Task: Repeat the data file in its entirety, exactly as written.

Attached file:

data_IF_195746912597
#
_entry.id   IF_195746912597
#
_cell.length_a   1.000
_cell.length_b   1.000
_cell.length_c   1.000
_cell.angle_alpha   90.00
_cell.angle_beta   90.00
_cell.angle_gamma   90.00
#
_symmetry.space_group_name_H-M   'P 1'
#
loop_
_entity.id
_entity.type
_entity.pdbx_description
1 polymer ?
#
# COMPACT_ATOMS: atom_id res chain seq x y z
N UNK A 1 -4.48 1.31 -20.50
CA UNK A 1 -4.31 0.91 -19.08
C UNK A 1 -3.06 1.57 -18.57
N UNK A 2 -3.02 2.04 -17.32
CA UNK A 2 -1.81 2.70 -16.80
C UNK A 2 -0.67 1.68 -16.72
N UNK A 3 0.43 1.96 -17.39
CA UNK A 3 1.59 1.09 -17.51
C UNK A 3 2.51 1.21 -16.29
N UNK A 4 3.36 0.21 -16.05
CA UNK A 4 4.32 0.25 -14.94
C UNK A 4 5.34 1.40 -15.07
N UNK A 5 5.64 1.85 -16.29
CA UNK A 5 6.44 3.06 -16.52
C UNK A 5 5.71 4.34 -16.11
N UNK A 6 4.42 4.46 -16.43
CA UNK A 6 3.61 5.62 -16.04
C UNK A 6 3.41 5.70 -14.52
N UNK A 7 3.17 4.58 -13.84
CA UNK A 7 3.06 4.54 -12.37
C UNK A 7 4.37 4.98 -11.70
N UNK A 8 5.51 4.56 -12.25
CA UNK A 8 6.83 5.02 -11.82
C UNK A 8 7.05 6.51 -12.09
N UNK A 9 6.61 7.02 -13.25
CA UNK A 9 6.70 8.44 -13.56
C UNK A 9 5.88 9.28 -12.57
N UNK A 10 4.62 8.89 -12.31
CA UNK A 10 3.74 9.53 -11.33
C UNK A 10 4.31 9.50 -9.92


data_IF_195746912597
#
_entry.id   IF_195746912597
#
_cell.length_a   1.000
_cell.length_b   1.000
_cell.length_c   1.000
_cell.angle_alpha   90.00
_cell.angle_beta   90.00
_cell.angle_gamma   90.00
#
_symmetry.space_group_name_H-M   'P 1'
#
loop_
_entity.id
_entity.type
_entity.pdbx_description
1 polymer ?
#
# COMPACT_ATOMS: atom_id res chain seq x y z
N UNK A 1 -4.48 1.31 -20.50
CA UNK A 1 -4.31 0.91 -19.08
C UNK A 1 -3.06 1.57 -18.57
N UNK A 2 -3.02 2.04 -17.32
CA UNK A 2 -1.81 2.70 -16.80
C UNK A 2 -0.67 1.68 -16.72
N UNK A 3 0.43 1.96 -17.39
CA UNK A 3 1.59 1.09 -17.51
C UNK A 3 2.51 1.21 -16.29
N UNK A 4 3.36 0.21 -16.05
CA UNK A 4 4.32 0.25 -14.94
C UNK A 4 5.34 1.40 -15.07
N UNK A 5 5.64 1.85 -16.29
CA UNK A 5 6.44 3.06 -16.52
C UNK A 5 5.71 4.34 -16.11
N UNK A 6 4.42 4.46 -16.43
CA UNK A 6 3.61 5.62 -16.04
C UNK A 6 3.41 5.70 -14.52
N UNK A 7 3.17 4.58 -13.84
CA UNK A 7 3.06 4.54 -12.37
C UNK A 7 4.37 4.98 -11.70
N UNK A 8 5.51 4.56 -12.25
CA UNK A 8 6.83 5.02 -11.82
C UNK A 8 7.05 6.51 -12.09
N UNK A 9 6.61 7.02 -13.25
CA UNK A 9 6.70 8.44 -13.56
C UNK A 9 5.88 9.28 -12.57
N UNK A 10 4.62 8.89 -12.31
CA UNK A 10 3.74 9.53 -11.33
C UNK A 10 4.31 9.50 -9.92